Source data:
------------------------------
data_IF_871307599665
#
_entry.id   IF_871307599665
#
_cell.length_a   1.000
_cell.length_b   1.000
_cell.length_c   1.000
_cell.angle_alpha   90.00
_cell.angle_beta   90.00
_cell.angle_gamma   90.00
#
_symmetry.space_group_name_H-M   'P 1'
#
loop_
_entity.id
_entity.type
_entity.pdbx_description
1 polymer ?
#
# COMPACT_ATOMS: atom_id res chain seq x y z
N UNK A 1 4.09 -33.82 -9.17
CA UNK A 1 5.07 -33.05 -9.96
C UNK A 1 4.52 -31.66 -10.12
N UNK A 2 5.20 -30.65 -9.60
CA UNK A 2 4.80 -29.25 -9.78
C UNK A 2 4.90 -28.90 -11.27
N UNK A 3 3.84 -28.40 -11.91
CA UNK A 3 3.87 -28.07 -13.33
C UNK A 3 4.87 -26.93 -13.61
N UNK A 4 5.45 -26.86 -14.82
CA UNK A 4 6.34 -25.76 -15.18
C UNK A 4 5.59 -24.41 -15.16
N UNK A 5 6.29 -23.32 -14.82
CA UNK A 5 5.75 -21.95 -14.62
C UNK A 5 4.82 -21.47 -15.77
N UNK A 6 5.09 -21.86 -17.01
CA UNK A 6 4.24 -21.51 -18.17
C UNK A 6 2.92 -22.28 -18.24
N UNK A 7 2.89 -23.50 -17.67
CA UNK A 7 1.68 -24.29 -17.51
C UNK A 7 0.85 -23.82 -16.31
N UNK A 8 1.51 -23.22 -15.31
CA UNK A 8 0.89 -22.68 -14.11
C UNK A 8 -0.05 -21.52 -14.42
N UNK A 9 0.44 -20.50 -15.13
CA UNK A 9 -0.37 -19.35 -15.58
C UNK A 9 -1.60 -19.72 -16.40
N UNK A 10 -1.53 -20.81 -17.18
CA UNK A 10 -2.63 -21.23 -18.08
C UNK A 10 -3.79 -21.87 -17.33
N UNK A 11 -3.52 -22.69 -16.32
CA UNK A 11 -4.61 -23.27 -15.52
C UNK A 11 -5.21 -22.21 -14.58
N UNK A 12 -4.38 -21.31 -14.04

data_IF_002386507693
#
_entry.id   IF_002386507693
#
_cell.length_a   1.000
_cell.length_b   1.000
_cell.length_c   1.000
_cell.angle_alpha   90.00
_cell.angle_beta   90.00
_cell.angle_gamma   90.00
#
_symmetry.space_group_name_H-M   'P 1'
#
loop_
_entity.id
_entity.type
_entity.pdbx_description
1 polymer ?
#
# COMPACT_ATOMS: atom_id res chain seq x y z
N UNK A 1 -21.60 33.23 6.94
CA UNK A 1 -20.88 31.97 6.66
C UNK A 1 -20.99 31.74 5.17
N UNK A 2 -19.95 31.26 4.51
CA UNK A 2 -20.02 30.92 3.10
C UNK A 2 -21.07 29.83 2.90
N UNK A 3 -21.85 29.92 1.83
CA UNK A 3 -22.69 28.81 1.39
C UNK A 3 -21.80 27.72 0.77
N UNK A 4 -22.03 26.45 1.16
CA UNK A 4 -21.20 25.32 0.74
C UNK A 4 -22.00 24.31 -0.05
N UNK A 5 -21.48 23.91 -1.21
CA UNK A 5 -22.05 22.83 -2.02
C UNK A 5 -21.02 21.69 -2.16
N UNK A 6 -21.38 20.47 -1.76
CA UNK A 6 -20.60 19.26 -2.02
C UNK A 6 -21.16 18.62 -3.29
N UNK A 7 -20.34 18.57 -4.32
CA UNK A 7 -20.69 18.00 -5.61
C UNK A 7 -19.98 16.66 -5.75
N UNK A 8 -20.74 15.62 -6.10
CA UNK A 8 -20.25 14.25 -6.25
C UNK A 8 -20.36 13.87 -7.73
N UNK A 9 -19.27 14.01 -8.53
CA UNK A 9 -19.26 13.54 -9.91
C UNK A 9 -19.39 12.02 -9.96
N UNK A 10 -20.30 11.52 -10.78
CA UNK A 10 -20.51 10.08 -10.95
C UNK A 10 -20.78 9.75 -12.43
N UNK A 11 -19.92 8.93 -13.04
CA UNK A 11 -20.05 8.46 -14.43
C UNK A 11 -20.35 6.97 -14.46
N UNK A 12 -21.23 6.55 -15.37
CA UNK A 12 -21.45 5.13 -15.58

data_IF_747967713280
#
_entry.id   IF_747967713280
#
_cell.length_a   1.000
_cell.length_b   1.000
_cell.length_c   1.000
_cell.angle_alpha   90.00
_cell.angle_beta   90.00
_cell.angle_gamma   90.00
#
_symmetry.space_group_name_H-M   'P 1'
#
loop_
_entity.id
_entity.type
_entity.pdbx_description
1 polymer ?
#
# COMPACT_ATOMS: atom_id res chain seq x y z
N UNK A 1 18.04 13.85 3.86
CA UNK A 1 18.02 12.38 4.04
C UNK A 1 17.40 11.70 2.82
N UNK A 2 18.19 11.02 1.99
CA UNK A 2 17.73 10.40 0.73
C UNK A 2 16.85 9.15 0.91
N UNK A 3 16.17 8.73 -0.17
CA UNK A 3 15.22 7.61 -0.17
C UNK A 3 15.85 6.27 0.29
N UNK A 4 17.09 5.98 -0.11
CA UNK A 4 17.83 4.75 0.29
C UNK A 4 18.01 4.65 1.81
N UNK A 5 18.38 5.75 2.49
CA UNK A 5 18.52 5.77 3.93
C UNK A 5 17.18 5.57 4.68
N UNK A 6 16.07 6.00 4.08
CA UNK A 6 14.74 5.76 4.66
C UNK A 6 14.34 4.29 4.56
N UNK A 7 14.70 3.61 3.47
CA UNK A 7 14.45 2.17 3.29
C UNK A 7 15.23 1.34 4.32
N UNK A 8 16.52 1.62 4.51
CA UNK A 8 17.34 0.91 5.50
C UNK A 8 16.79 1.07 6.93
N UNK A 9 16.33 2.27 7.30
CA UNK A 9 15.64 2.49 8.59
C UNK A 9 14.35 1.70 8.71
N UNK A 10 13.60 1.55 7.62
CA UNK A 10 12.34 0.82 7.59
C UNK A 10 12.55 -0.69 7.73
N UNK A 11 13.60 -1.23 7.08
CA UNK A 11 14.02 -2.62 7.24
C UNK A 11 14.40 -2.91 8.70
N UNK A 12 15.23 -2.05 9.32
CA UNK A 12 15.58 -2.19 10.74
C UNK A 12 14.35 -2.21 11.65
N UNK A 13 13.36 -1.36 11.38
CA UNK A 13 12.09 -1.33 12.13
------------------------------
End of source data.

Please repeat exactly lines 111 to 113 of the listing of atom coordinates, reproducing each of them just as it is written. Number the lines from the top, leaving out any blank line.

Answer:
#
_entry.id   IF_747967713280
#